Weekend in Cape Town

Greetings from Johannesburg dear ones. It has been a while and I decided to start talking to myself and thinking aloud again so that I could write.

I guess I had lost myself in the Jozi routine of work, gym, home, eat, movies and sleep for a couple of weeks that I had not reflected in a while. While I appreciate routine, I can only stand it for a short time and will start to feel suffocated after a while. I was starting to get bored and really passive towards everything in Johannesburg that when a friend suggested we take a short trip to Cape Town, I was completely on board.

We had been talking about doing it for a few weeks but had never committed to a date so the whole trip was quite last minute and that made it even more exciting. Anyway, to share of my tours and travels, here’s a few pictures from the trip;


My friend and I got a room in a guesthouse (listed on airbnb.com) in this area and I must say that I loved the neighbourhood. Downtown location in a very chill area surrounded by food places and a few minutes from all the places we wanted to visit. The houses around the guest house looked like they were straight out of an ancient painting. The view of Table mountain was a plus and it was amazing 🙂


Robben Island Museum;

I knew I wanted to take a tour of this museum even before getting to Cape Town. I love history and I wanted to see these things for myself. However, the museum was small and this prompted me to take the cruise to the actual Island. The picture of the beautiful lady with a head wrap on the right is Mrs. Winnie Mandela. Seeing the letters that relatives wrote to request for permission to see their loved ones stirred up a few emotions. The visits were only 30 minutes long once every six months :(( this changed after a long time.


V & A Waterfront;

This place is so many things in one and is extremely big. It is also a must see if you plan on visiting Cape Town. It’s a dock, has a shopping mall, a few rides, space for performances, a bunch of restaurants, the Robben Island museum, among others. We spent a few hours there and did not cover it in its entirety. It was something…


Long Street;

As the name suggests, this street is quite long and goes on and on for a couple of blocks. We covered about 3 – 4 blocks in the quest for food but my friend went back at night and he says there was much more to see. The street has shops in categories, for a few blocks each, there are food places, bars, clothing stores and other random stuff. This street is definitely a must walk, give it a few hours on a well fed stomach, by the time you finish you will be hungry I promise. Unfortunately, I don’t have any pictures of the street but I do have indoor pictures from a cute small cafe called Rcaffe that we ate at.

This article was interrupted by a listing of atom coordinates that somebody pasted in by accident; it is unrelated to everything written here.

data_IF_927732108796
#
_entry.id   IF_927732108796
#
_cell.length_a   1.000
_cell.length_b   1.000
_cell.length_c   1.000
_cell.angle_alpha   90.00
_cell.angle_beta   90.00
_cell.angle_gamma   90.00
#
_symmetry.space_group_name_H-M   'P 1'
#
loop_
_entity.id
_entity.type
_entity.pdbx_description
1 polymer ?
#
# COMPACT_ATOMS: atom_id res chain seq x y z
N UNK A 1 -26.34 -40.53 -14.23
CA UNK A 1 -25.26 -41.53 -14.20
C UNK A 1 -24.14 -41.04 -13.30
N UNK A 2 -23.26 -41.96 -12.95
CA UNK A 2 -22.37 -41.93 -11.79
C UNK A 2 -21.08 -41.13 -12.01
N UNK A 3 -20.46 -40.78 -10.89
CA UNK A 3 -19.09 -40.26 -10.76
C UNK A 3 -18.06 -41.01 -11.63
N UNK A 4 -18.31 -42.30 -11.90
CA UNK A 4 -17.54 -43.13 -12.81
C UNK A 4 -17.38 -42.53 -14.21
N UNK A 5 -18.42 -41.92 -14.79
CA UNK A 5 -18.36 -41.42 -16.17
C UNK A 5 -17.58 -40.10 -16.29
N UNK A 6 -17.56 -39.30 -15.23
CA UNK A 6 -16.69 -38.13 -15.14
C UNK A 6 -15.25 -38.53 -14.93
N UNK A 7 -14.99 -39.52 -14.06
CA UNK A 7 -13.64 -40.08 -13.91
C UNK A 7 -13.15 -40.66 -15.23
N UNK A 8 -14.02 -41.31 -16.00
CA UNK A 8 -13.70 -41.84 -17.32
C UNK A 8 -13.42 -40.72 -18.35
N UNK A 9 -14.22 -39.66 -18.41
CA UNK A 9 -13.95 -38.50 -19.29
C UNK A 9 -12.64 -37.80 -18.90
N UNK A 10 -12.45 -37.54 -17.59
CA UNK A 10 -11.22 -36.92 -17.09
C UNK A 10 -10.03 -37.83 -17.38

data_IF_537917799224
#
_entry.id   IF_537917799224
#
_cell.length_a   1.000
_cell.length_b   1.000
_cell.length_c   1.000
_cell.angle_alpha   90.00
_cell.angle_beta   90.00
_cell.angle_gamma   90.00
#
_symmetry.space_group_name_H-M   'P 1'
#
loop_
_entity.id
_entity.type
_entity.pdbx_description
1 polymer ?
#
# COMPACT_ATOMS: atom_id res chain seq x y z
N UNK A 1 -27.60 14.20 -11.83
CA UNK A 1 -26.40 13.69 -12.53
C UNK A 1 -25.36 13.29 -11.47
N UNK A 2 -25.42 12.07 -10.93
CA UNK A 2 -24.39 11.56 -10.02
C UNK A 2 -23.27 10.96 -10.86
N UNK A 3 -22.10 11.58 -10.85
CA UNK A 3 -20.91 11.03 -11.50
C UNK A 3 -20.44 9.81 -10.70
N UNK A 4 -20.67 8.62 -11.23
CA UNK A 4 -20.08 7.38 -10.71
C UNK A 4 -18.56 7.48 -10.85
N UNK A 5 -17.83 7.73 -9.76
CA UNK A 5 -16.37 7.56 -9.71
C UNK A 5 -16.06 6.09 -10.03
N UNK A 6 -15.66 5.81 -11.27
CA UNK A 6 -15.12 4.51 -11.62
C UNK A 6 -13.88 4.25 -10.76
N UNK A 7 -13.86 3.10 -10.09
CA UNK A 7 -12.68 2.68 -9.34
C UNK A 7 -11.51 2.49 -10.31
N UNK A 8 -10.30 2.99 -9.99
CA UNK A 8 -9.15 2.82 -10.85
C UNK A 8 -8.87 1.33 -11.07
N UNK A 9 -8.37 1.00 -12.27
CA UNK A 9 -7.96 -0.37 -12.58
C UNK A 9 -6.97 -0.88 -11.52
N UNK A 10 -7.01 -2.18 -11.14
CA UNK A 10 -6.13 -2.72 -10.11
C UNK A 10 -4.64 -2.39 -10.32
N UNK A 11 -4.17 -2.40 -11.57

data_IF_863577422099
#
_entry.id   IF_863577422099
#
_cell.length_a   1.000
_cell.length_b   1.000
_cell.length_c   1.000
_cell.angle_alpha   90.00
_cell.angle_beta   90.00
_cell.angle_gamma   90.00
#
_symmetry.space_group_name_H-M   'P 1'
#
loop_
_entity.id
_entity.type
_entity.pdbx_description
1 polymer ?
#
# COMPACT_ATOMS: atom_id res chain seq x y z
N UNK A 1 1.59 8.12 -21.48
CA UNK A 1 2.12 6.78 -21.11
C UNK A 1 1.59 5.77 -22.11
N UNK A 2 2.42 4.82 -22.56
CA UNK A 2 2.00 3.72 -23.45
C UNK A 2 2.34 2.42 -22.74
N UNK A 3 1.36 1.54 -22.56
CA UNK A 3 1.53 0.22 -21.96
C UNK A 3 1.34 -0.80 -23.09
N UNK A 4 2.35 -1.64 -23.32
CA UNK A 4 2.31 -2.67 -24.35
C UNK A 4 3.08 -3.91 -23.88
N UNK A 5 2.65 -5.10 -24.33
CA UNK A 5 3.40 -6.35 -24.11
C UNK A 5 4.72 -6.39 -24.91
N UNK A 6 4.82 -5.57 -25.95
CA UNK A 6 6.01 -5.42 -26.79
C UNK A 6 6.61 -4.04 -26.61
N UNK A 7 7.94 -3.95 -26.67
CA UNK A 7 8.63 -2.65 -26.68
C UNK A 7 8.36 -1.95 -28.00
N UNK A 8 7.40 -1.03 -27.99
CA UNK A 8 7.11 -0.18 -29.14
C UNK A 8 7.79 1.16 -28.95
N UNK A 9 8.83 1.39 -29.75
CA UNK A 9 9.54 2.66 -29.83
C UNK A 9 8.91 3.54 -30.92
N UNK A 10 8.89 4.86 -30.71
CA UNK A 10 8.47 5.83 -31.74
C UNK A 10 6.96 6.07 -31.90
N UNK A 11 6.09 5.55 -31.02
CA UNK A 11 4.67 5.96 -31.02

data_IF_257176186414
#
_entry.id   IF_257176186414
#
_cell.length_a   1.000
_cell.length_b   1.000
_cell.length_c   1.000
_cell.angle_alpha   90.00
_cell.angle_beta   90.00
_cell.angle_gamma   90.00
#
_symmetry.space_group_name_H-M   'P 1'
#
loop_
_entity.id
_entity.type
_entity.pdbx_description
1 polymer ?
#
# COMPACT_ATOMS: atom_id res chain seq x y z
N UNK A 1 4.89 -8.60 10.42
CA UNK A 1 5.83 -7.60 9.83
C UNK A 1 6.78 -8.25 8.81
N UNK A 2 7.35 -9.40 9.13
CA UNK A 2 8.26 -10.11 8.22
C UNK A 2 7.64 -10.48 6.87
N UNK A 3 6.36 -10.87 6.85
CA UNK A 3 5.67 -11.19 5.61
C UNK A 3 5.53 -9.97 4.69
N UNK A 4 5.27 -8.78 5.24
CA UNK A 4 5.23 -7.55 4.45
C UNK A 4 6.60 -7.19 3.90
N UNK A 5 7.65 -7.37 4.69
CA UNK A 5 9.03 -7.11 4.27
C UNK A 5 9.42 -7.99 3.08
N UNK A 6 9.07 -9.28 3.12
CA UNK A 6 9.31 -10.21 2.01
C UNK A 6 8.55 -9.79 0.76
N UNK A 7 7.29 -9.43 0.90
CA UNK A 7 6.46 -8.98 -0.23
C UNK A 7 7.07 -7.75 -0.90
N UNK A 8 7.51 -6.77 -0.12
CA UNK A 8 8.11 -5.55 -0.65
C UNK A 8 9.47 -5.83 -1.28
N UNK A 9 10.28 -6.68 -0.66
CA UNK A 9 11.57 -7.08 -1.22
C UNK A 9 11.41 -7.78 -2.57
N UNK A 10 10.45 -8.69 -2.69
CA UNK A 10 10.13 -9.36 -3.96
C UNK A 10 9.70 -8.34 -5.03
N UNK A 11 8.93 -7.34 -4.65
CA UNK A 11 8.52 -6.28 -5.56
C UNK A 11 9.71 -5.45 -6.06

Table Mountain;

It is one of the seven wonders of nature and I completely agree. Table Mountain is amazing, its view from the ground and from above is breathtaking, I was blown away – literally, by the wind..jeez, my phone almost fell down the mountain..hahaha..but even figuratively, it’s a must visit 🙂 It is beautiful. We took the cable car up the mountain but there is an option to hike your way up there (as if 😉 ) One can see the “Lion’s Head” mountain, Signal Mountain, the World Cup stadium, the beach and a beautiful view of the city from up there.


Camps bay Beach;

This beach is so beautiful and the view of the sea and of the backdrop is breathtaking. The winds were strong and the water was quite cold but still, I enjoyed my time there. There are a few restaurants across the street and the food was really tasty.


Robben Island;

I was not going to go to the Island at first but after visiting the museum, I felt drawn and booked our tickets for the trip. Am not new to the history of South Africa and the period of Apartheid, as we studied about it in primary school and I took on History further for HSC but nothing prepared for what I would feel when we were given a tour by an ex prisoner and listen to him explain how they were treated.

Mr. Nelson Mandela’s prison cell is the picture of a prison cell with a maroon bucket (which was used as a toilet) . He spent most of this stay in the prison there and has been maintained as he left it after 18 years at Robben Island. Also, fourth row, second from the left / right is a burial ground for the Leprosy victims. Much earlier, lepers from the main land were taken to Robben Island to die there without infecting anyone. The tour guide said that the lucky ones who were given headstones are the ones at that burial site otherwise, those that did not have are still buried somewhere on the Island.  Also, most of the political prisoners were buried by the Government and their bodies lie somewhere on the Island and have never been found.

The issue of racial profiling is still a painful topic for most South Africans and Africans in general, I can only empathise. It stirs up questions that we tend to avoid; Do the white people who psychologically and physically tortured the South Africans feel guilty ? (because some are still alive), What drives one human to treat another human like animal just because of their difference in colour (slave trade) ? Why did the white people leave their home land to come into another person’s home land, in most cases uninvited, only to treat their hosts like savages (colonialism) ? Where is the crime in one standing up to oppose the white man’s rule in his own country, is that not taking back what was yours anyway (political rebellions) ? Food for thought…

Most of the prison is maintained as it was left after the Independence of South Africa.



Hugs and Hearts,

Esteri 🙂


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